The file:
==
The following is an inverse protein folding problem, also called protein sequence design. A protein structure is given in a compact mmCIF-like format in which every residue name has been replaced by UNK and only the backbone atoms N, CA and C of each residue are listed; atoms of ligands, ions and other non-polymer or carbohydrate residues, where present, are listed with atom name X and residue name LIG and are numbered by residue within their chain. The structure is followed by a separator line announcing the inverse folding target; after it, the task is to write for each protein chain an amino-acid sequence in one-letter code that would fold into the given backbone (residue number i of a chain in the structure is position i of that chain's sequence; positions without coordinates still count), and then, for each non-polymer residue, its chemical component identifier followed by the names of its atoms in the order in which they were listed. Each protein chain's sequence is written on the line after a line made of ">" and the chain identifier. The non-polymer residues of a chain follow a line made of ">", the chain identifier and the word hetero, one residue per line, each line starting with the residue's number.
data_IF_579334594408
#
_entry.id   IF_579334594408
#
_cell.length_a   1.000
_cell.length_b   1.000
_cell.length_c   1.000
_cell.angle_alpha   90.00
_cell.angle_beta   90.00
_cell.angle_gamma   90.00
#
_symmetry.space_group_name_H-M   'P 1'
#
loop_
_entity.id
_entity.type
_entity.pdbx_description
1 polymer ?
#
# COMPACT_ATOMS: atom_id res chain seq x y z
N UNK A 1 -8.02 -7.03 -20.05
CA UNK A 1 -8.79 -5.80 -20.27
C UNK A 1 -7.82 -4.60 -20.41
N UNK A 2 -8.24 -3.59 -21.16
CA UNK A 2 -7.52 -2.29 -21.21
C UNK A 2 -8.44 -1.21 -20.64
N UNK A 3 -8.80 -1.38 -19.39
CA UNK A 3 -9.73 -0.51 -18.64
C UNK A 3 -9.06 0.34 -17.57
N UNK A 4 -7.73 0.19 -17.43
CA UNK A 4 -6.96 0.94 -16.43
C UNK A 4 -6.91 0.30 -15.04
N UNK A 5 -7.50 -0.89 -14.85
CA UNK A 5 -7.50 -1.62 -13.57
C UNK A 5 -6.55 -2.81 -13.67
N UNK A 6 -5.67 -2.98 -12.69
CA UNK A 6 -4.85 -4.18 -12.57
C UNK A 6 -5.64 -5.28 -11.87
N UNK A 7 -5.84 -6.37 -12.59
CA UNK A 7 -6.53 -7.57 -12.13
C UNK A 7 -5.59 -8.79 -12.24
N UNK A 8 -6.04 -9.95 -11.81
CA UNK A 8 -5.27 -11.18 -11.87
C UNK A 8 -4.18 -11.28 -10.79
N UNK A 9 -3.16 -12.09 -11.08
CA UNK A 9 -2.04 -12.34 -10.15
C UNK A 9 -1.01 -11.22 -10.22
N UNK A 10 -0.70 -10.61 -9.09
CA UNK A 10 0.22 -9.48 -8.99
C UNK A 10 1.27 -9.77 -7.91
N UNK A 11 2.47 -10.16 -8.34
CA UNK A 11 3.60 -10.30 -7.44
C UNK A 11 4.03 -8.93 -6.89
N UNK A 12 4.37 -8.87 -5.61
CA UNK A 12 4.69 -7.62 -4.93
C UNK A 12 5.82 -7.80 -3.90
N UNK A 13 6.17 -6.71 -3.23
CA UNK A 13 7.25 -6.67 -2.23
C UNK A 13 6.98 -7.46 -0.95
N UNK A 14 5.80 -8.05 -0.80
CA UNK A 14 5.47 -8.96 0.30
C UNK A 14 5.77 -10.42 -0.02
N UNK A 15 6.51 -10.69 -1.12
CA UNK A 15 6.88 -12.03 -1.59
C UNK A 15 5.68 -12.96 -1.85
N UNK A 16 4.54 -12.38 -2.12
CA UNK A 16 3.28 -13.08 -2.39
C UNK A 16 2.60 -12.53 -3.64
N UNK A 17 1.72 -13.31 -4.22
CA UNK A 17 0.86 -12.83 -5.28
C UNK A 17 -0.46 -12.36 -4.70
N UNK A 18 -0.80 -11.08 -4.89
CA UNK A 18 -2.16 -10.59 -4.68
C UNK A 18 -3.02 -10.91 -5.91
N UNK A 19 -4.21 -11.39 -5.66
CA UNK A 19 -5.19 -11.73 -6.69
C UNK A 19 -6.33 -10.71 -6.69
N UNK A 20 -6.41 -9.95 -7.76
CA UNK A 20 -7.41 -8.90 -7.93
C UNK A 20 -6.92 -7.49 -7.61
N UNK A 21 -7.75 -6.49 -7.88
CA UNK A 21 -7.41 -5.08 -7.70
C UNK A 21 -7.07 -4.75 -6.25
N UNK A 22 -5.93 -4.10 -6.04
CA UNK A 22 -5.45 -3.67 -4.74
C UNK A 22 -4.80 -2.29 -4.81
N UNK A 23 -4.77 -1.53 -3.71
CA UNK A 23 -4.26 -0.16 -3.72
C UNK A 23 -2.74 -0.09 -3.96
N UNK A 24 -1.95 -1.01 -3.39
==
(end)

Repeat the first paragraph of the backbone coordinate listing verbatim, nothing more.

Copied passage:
The following is an inverse protein folding problem, also called protein sequence design. A protein structure is given in a compact mmCIF-like format in which every residue name has been replaced by UNK and only the backbone atoms N, CA and C of each residue are listed; atoms of ligands, ions and other non-polymer or carbohydrate residues, where present, are listed with atom name X and residue name LIG and are numbered by residue within their chain. The structure is followed by a separator line announcing the inverse folding target; after it, the task is to write for each protein chain an amino-acid sequence in one-letter code that would fold into the given backbone (residue number i of a chain in the structure is position i of that chain's sequence; positions without coordinates still count), and then, for each non-polymer residue, its chemical component identifier followed by the names of its atoms in the order in which they were listed. Each protein chain's sequence is written on the line after a line made of ">" and the chain identifier. The non-polymer residues of a chain follow a line made of ">", the chain identifier and the word hetero, one residue per line, each line starting with the residue's number.